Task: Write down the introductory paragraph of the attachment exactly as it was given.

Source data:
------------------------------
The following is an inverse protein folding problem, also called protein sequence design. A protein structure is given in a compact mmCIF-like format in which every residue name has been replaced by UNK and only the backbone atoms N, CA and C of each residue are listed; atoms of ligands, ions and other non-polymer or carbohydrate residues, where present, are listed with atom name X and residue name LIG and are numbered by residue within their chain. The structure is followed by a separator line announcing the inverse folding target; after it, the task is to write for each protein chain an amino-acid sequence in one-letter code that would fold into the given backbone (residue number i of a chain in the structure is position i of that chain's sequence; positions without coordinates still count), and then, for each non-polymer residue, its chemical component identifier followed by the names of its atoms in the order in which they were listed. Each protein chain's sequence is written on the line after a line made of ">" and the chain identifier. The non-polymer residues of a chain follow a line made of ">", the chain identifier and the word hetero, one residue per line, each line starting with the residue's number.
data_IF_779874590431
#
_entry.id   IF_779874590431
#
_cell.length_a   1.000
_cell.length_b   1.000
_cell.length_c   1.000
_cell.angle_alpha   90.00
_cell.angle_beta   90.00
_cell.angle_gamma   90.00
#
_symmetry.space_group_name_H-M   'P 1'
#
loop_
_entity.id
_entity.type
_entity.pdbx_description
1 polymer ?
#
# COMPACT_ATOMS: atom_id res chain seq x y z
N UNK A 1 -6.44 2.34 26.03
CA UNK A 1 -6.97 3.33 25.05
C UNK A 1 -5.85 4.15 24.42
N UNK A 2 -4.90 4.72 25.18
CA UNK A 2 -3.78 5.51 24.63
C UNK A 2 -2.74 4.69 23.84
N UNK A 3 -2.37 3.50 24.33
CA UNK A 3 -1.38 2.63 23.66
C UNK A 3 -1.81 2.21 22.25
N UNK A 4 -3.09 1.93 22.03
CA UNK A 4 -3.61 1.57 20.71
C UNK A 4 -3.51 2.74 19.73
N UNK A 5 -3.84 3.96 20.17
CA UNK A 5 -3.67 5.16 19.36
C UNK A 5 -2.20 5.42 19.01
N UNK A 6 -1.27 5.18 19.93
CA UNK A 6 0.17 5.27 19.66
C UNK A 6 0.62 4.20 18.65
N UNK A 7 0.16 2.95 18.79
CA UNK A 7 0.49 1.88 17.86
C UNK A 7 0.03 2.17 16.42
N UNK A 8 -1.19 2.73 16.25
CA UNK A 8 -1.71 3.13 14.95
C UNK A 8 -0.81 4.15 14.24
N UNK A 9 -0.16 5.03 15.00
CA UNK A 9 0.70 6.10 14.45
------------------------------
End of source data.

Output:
The following is an inverse protein folding problem, also called protein sequence design. A protein structure is given in a compact mmCIF-like format in which every residue name has been replaced by UNK and only the backbone atoms N, CA and C of each residue are listed; atoms of ligands, ions and other non-polymer or carbohydrate residues, where present, are listed with atom name X and residue name LIG and are numbered by residue within their chain. The structure is followed by a separator line announcing the inverse folding target; after it, the task is to write for each protein chain an amino-acid sequence in one-letter code that would fold into the given backbone (residue number i of a chain in the structure is position i of that chain's sequence; positions without coordinates still count), and then, for each non-polymer residue, its chemical component identifier followed by the names of its atoms in the order in which they were listed. Each protein chain's sequence is written on the line after a line made of ">" and the chain identifier. The non-polymer residues of a chain follow a line made of ">", the chain identifier and the word hetero, one residue per line, each line starting with the residue's number.